Consumers in Asia will be much better off generally but the growth here too will be substantially slower and service industries will be the major growth driver – not construction or manufacturing and primary industry.

Interest rates will stay low in the developed parts of Asia such as Japan and South Korea and probably China but countries which are commodity producers, certainly Australia, New Zealand and Indonesia, will feel that their currencies are under pressure.

India will be different. She is getting ready to be the next new economic Super Power but any significant impact on commodity prices is still at least a decade away.

Not only will commodity countries suffer lower prices but their interest rates and inflation will rise. The impact will also be felt in that their current account and government fiscal balances will remain under pressure.

Just like any perfect storm these countries will also see ratings downgraded just as they need more money to cover shortfalls. Generally these are the parts of the world where population growth is still higher than average.

As this will not be a once-off situation and will continue well into the first part of the next commodity upswing; expect Europe and North America to continue to be approached by high numbers of refugees and economic migrants.

This will continue well into the 2030s and will have big impacts on housing, religion and social cohesion in the receiving countries. The brain drain of the developing world will unfortunately continue but over time tourism and remittances will grow strongly as well as some exports of local favourites.


The world changes in this part of the cycle

The “big man” syndrome along with “Dutch disease” will be off the radar for the next two decades and poor countries will get out of mining and services to mining. Privatisation will make a very big comeback as budget holes enforce sales.

The rich world will evolve in economic terms with new industries such as renewable energy and energy storage and new services. That will lift other newer commodities, perhaps lithium or other elements that will be used in energy or new industries.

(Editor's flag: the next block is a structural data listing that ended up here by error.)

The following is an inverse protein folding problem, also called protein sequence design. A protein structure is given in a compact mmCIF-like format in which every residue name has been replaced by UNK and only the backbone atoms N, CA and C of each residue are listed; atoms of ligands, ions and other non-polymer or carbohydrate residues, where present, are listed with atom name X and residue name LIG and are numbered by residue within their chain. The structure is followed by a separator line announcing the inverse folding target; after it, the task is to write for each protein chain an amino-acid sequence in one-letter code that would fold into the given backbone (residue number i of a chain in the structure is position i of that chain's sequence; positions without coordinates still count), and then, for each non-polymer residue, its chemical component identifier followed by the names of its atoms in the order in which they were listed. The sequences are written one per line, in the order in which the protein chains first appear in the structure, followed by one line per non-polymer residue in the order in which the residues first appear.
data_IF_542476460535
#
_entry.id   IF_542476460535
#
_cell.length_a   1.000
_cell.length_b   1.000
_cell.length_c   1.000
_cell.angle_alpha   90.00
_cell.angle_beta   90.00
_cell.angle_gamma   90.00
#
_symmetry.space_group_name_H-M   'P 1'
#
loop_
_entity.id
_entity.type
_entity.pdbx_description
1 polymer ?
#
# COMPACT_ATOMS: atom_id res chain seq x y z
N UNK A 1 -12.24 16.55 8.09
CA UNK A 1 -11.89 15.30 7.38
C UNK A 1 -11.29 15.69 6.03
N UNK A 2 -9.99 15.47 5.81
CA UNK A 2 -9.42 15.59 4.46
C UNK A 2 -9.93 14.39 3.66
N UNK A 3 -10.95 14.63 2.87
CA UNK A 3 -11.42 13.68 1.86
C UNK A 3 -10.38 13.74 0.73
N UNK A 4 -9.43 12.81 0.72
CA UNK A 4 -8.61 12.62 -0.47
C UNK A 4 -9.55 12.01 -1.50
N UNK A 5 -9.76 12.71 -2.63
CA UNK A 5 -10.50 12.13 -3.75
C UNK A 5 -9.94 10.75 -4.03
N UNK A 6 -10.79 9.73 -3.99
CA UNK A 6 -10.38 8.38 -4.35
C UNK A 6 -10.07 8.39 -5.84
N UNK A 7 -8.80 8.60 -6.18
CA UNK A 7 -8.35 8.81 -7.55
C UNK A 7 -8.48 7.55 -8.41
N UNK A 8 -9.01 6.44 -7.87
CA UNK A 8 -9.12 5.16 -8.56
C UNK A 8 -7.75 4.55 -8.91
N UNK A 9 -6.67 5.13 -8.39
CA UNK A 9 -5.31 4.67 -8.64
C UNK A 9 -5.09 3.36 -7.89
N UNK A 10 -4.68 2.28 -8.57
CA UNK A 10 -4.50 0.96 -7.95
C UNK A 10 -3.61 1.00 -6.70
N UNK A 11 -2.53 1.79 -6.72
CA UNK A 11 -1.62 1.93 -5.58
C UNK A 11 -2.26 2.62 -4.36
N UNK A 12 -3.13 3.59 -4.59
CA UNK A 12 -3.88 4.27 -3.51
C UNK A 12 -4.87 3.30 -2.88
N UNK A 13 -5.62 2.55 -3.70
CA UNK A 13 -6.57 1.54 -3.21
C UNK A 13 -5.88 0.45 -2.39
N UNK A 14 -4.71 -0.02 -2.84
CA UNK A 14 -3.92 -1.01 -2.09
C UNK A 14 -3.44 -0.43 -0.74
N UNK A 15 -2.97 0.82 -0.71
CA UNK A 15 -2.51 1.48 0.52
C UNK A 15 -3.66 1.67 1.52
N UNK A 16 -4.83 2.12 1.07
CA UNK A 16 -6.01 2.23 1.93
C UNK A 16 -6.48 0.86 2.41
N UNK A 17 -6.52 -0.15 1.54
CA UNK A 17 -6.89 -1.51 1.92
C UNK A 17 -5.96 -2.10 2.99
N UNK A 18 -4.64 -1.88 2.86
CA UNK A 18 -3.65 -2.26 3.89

The commodity world will have to find new ways to attract wealth and jobs. It will have to change to more value-added products and services which require better education and work ethic and allowing consumer businesses to grow.

Importantly, another 15 years of low commodity prices will result in totally different mining and agricultural companies, even more mechanised and automated and employing less people.

I also expect new products to rise to commercial success such as electric cars; new power storage methods, and new and better logistics and transport to emerge bringing new industries. I expect that Asia, North America and Europe to be central to these new industries which will then bring the new commodities to the fore.

New commodities could include Lithium Acid, Natural Gas, and others used in renewable energy, storage, composite materials and additive manufacture. I expect more chemical type commodities to come to the fore.

Some commodities will remain the same, such as wheat, meat, corn, gold and silver but the era of coal and oil, perhaps even iron ore and steel, is gradually coming to an end. Nothing is certain but the changes will be bigger over the next decade and a half than any other time in the last sixty-seventy years.

Commodities in decline will require larger operations to utilise economies of scale and to take advantage of innovations.. It will become more important for commodity countries to attract those majors and that will be those companies’ main strength for the next two decades. The bigger companies will also take over state-owned companies and bring modern management methods to play to increase productivity while containing costs.

Faster and smaller companies will develop the new commodity sector. As they will focus on growth, cost containment will matter far, far less to them.